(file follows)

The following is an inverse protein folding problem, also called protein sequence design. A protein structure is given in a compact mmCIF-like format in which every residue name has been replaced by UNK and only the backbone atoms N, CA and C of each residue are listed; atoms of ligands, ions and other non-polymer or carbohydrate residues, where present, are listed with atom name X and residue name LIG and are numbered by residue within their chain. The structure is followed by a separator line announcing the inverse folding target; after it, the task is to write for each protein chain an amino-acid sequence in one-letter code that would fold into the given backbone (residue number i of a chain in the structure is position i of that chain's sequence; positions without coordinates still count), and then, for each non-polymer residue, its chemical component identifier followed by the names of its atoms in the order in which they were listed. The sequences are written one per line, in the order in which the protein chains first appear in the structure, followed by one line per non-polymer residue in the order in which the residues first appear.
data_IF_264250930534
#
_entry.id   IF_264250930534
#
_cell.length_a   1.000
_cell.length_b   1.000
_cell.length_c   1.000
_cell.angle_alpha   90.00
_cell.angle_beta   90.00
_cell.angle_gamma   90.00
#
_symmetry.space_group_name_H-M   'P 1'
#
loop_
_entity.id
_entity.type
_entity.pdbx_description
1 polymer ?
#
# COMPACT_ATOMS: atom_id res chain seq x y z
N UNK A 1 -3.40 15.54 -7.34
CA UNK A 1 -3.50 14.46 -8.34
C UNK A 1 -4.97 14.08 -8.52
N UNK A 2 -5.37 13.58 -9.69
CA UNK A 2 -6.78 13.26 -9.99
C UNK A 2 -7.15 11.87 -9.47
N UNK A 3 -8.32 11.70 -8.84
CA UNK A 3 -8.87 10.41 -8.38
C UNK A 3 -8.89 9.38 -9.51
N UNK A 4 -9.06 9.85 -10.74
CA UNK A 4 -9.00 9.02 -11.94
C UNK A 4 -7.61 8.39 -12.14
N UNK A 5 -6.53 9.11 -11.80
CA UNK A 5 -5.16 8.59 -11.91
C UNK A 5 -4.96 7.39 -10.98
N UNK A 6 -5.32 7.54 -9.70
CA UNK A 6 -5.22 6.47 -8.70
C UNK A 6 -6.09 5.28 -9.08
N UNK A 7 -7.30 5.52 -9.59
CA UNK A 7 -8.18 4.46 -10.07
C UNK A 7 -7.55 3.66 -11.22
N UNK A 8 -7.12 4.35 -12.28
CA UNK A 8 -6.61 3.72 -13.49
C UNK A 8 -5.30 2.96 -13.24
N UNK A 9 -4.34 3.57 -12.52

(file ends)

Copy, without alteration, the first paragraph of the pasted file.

The following is an inverse protein folding problem, also called protein sequence design. A protein structure is given in a compact mmCIF-like format in which every residue name has been replaced by UNK and only the backbone atoms N, CA and C of each residue are listed; atoms of ligands, ions and other non-polymer or carbohydrate residues, where present, are listed with atom name X and residue name LIG and are numbered by residue within their chain. The structure is followed by a separator line announcing the inverse folding target; after it, the task is to write for each protein chain an amino-acid sequence in one-letter code that would fold into the given backbone (residue number i of a chain in the structure is position i of that chain's sequence; positions without coordinates still count), and then, for each non-polymer residue, its chemical component identifier followed by the names of its atoms in the order in which they were listed. The sequences are written one per line, in the order in which the protein chains first appear in the structure, followed by one line per non-polymer residue in the order in which the residues first appear.